U.S. Vice President Joe Biden said he is wagering that sectarian violence will not surge after a massive reduction of U.S. combat troops next month. Ahead of that withdrawal, the violence continues. At least 34 Iraqis were killed and 60 more were wounded across the country. Security forces were targeted in several cities.
Updated at 9:29 p.m. EDT, July 6, 2010
At least 11 Iraqis were killed and 48 were wounded in attacks that focused on pilgrims traveling through Baghdad for an important Shi’ite observance. Reports were scarce from other regions of the country, perhaps due to tightening security ahead of the holiday. There were several other stories mostly regarding foreign relations, but even the plight of Iraqi widows made the headlines.
Updated at 5:59 p.m. EST, April, 4, 2010
The worst attack so far this year took place in Baghdad leaving hundreds dead or wounded. At least 55 Iraqis were killed and 320 more were wounded there and across the country. Some of the casualties from the Baghdad blasts may have been foreign personnel, but reports suggests otherwise. Foreign Minister Hoshyar Zebari was quick to tentatively blame al-Qaeda. Meanwhile, casualty figures climbed in March due to the national elections, but if attacks continue, April figures could be even higher.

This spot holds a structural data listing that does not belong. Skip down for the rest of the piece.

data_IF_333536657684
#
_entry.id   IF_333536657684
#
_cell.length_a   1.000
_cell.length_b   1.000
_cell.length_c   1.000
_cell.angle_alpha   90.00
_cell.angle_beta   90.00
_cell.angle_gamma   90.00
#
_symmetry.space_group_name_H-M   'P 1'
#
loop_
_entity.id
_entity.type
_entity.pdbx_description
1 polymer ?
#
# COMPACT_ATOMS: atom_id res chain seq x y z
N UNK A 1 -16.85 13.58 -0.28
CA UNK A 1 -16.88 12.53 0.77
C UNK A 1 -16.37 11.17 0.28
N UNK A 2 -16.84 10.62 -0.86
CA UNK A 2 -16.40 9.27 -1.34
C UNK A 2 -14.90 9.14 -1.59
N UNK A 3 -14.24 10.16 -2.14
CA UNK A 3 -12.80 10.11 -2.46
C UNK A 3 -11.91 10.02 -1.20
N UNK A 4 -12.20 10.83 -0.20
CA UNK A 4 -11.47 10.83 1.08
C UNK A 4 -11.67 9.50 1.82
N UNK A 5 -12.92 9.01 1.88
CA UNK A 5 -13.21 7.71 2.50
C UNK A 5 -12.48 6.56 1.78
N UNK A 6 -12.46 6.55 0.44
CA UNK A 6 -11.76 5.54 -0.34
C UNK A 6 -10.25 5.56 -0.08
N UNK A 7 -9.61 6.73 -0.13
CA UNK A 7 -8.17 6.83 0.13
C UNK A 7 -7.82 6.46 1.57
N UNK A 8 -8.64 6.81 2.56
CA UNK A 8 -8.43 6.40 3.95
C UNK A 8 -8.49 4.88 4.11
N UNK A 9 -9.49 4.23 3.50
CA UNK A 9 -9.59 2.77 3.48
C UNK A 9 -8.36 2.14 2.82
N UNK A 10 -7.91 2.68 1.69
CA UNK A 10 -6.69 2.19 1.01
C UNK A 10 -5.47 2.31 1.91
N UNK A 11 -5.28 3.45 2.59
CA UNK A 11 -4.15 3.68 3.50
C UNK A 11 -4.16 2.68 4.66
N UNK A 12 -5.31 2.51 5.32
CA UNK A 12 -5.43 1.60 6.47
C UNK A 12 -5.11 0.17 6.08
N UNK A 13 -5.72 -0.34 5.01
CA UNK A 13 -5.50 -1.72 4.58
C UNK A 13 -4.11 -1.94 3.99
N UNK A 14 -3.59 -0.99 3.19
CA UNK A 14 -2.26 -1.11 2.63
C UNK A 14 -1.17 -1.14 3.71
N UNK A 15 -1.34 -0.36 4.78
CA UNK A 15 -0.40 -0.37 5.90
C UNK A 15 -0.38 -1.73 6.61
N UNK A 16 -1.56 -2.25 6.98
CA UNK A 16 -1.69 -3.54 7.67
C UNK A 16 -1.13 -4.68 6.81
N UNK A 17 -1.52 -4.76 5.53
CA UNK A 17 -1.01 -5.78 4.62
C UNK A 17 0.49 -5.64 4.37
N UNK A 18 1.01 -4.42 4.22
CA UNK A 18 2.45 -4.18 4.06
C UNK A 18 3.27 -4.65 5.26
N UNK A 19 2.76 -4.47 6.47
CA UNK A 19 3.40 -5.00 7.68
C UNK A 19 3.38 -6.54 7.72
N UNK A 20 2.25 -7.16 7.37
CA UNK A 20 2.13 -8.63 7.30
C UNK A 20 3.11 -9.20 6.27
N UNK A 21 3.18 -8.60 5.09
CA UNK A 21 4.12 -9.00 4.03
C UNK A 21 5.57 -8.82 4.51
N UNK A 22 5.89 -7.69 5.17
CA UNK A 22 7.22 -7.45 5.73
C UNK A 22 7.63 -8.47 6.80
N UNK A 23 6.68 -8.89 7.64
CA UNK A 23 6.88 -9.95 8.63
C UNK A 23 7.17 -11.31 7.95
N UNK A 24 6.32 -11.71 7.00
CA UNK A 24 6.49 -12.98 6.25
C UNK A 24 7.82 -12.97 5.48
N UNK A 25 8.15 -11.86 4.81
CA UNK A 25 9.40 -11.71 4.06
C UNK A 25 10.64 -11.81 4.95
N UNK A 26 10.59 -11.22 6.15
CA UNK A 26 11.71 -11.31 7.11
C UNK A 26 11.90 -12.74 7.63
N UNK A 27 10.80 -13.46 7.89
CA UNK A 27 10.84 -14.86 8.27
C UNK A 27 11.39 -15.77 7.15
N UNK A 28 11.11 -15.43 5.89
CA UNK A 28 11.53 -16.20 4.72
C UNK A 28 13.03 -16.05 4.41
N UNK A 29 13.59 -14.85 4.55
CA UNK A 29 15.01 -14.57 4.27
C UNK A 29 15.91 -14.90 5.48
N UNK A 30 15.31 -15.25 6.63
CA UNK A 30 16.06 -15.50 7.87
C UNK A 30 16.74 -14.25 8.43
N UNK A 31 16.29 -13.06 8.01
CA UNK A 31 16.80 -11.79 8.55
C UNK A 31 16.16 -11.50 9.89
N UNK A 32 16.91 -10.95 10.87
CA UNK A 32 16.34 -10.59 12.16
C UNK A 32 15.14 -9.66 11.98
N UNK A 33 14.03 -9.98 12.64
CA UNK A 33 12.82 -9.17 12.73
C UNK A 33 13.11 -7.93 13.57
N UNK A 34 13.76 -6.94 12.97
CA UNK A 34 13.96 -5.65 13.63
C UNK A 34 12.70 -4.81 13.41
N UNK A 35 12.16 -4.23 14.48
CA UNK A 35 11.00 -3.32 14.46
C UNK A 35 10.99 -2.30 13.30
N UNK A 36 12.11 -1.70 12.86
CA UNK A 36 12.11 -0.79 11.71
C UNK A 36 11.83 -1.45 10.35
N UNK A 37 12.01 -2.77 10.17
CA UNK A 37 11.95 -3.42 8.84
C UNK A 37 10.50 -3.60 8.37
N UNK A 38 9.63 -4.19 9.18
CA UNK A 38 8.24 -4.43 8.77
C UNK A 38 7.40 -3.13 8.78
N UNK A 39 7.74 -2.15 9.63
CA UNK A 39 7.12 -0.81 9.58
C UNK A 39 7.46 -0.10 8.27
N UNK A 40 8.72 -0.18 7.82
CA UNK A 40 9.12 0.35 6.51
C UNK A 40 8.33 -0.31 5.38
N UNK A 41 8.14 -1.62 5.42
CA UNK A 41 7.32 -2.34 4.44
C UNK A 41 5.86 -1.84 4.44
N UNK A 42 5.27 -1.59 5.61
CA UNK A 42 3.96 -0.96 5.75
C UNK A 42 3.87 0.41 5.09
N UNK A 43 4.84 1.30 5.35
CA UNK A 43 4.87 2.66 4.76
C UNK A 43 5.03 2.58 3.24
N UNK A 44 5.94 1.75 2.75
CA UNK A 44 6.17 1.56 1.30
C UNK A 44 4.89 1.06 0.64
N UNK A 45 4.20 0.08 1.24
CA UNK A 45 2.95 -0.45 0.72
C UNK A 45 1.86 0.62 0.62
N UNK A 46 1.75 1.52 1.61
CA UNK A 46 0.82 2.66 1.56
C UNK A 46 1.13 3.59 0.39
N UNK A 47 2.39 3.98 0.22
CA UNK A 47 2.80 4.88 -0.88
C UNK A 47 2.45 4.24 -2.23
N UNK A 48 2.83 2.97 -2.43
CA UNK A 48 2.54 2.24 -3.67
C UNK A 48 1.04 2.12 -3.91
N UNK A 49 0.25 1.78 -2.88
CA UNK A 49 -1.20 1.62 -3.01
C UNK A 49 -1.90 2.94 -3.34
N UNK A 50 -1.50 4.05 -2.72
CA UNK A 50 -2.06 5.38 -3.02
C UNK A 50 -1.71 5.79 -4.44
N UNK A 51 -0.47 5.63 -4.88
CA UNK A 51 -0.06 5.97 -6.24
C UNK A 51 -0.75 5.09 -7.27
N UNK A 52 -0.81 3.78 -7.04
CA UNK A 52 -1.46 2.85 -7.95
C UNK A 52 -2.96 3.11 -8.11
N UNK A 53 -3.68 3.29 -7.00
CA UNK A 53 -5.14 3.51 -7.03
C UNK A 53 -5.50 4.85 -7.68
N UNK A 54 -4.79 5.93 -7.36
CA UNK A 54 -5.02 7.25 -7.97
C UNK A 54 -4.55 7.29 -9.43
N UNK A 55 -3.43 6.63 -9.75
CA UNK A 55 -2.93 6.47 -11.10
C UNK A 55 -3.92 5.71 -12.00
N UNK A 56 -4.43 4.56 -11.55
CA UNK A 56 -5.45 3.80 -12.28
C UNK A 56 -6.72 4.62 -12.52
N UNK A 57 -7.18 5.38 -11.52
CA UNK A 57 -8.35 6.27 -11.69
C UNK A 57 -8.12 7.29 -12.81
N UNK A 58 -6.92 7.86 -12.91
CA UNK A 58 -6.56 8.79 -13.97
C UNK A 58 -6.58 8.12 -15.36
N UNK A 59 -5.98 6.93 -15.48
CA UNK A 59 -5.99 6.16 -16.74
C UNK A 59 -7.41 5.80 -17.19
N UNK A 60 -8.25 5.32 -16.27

At least nine Iraqis were killed and nine more were wounded in light violence. Iraqi parliament speaker Iyad al-Samarrai warned that Iraqi jails are in desperate need of reform and criticized the slow implementation of the general pardon.
Updated at 11:25 p.m. EDT July 14, 2009
Vehicle bans continued in Christian areas of Ninewa province. Across the country however, at least 10 Iraqis were killed and 13 more were wounded. One of the victims may have been dead since the Iran-Iraq War. Meanwhile, several legal cases are winding their way through Spanish, British, and even U.S. military courts. Also, one U.S. soldier died of non-combat injuries yesterday in Baghdad.